Figure 2: Dynesys, PEEK, and Titanium constructs. Instrumented at left L4-L5 index level. From left to right: posterior view of Dynesys construct; lateral view of PEEK construct; lateral view of Titanium construct.

Kinematic parameters were tracked using an Optotrak Certus motion capture system with a manufacturer stated accuracy of 0.1 mm (Optotrak, Northern Digital Instruments, Waterloo, ON, Canada). Range of motion (ROM) and finite helical axis (FHA) measurements for each intervertebral level were obtained from the anteriorly placed vertebral tracking bodies (Figure 3). ROM was calculated as the range of the Euler angle corresponding to flexion-extension, lateral bending, and axial rotation modes of loading based on vertebral tracking body motion. During axial compression, ROM was defined as the range of translation in the axial direction of each FSU. FHA was also calculated based on the vertebral tracking body motion, based on the method of Reuleaux Woltring et al. [33].

Figure 3: Spine with tracking bodies. Tracking bodies are affixed to the anterior column for 3D tracking of vertebral bodies throughout testing. The upper left of the figure shows a virtual representation of the local coordinate frame defined on a tracking body.

Additionally, the head of each pedicle screw was digitized relative to its respective vertebral tracking body and virtually tracked throughout testing (e.g., the heads of the left and right L4 pedicle screws were independently digitized relative to the anterior L4 tracking body). This allowed for the acquisition of IPT and ID measurements. IPT represents the magnitude of the vector describing displacement of adjacent pedicles at the index level between peak loading conditions (Figure 4). This quantifies the magnitude of linear travel of the superior pedicle landmark relative to inferior pedicle. ID on the other hand represents the change in magnitude of interpedicular distance throughout a given ROM and provides information more specific to axial distraction of a device. This describes the change in distance between pedicle landmarks and does not necessarily describe the magnitude of relative translation between them in all situations as does IPT. These metrics have the potential to provide a more complete characterization of PDS constructs and have been previously described in greater detail [32].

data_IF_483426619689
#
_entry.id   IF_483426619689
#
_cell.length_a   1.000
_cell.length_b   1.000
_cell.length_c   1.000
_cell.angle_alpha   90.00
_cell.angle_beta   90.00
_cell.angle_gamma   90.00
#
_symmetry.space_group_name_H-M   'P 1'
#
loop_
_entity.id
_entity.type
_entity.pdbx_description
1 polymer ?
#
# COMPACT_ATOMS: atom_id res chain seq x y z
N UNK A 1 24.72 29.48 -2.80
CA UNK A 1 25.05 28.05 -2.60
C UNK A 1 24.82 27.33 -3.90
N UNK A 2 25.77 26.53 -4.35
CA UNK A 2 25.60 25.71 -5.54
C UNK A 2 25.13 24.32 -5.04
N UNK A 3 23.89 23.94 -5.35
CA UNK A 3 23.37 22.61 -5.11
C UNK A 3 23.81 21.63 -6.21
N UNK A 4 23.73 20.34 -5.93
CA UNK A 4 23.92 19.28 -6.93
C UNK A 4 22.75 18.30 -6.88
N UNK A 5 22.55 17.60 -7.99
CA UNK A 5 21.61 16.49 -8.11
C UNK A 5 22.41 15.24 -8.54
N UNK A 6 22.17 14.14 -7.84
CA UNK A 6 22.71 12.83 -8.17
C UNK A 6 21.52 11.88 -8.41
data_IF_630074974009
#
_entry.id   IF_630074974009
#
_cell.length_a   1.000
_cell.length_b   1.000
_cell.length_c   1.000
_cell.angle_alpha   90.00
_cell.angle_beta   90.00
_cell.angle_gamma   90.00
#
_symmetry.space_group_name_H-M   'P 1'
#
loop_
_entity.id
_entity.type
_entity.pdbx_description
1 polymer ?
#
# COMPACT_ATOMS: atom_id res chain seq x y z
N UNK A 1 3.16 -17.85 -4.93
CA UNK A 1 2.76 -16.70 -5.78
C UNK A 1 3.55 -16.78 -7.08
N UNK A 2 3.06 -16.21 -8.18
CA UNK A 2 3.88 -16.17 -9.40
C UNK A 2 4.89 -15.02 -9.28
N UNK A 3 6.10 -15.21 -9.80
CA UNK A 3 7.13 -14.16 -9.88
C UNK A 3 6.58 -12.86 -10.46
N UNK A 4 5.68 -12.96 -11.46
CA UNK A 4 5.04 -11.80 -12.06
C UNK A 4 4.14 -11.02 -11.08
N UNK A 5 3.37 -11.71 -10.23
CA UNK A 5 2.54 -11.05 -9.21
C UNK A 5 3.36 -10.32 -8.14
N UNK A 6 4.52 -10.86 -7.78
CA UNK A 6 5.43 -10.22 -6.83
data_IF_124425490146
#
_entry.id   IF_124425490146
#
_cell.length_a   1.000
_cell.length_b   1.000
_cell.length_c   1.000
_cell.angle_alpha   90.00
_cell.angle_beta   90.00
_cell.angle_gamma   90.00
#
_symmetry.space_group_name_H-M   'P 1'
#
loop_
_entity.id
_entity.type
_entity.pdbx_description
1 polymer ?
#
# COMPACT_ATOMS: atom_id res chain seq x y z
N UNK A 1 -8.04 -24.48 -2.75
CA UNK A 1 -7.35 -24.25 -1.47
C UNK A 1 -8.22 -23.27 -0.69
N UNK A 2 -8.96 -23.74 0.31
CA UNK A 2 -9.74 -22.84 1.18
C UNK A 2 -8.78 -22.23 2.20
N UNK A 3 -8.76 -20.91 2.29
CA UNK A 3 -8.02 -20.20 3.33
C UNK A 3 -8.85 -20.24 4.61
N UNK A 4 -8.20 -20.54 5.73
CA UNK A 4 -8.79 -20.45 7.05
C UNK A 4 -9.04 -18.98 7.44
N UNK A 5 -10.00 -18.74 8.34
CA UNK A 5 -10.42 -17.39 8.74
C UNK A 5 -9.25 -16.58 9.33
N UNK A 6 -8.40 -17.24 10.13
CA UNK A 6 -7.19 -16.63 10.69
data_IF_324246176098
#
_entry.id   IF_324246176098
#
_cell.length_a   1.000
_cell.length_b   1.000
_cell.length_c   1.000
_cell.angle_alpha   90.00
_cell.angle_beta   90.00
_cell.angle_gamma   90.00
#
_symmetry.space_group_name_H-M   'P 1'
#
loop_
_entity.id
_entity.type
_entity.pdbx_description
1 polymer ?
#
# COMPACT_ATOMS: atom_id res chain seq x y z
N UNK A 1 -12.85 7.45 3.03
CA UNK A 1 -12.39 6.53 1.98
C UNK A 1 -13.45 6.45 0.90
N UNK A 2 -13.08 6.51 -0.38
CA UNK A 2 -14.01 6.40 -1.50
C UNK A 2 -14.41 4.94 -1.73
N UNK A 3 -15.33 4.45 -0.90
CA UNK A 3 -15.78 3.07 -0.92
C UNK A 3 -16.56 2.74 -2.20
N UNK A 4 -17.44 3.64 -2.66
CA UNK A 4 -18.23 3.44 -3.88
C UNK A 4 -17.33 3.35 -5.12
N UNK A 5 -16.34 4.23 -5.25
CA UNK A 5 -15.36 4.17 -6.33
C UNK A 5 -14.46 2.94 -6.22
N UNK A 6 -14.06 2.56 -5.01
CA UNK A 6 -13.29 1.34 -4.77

Figure 4: IPT and segmented vertebrae. Representative L4-L5 FSU showing displacement of superior vertebra at maximum flexion and extension angles for each treatment. (IPT = interpedicular travel; Destab = Destabilized; DYN = Dynesys; TI = Titanium rod.)

A mixed-effects’ analysis of variance with Bonferroni-corrected post hoc analysis was conducted to elucidate significant differences between treatment conditions. All of the statistical analysis was performed using SPSS 18 (SPSS Inc., Chicago, IL).

3. Results

No statistically significant differences were observed between any of the instrumented conditions in any mode of loading. Significant differences compared to Intact and Destabilized conditions are described below, while mean and standard deviation values for all metrics can be found in Table 1.

Table 1: L4-L5 kinematic results (mean ± SD).
3.1. ROM

Statistically significant differences in ROM compared to Intact and Destabilized conditions were detected for the instrumented conditions during FE, LB, and AT (Figure 3). In FE, normalized to the Intact condition, DYN, PEEK, and TI all showed significant reductions of 57%, 61%, and 65% (). In LB, 48%, 53%, and 65% () reductions were observed. In AT, all 3 treatments were significantly reduced compared to the Destabilized condition (); however none showed a significant reduction compared to the Intact condition. AT ROM increased 5% for DYN and was reduced by 20% and 27% for PEEK and TI, respectively. AC results showed little difference between treatments, and no significant differences were found between DYN, PEEK, and TI.